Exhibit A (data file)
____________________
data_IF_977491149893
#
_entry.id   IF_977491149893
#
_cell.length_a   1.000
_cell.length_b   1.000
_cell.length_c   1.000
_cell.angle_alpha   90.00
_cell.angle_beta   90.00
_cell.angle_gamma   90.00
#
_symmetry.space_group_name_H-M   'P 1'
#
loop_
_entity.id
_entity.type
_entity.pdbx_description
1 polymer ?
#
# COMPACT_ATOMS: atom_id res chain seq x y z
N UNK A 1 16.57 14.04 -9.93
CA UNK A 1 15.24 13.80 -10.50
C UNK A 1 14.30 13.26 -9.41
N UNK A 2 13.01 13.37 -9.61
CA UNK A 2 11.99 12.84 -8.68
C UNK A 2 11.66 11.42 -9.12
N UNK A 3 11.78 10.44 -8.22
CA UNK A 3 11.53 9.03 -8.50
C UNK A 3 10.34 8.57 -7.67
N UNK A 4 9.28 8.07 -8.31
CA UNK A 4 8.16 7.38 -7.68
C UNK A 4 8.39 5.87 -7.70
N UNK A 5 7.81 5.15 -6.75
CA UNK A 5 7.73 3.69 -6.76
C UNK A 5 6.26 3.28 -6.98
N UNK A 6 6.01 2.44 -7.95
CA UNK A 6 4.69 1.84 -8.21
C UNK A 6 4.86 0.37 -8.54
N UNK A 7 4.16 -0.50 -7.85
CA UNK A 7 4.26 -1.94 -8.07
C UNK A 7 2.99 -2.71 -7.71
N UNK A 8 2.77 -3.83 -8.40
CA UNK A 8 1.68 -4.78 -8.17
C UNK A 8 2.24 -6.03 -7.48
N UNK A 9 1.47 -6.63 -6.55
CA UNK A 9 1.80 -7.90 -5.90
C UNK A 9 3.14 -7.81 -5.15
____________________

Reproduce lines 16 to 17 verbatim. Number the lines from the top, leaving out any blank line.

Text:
_entity.type
_entity.pdbx_description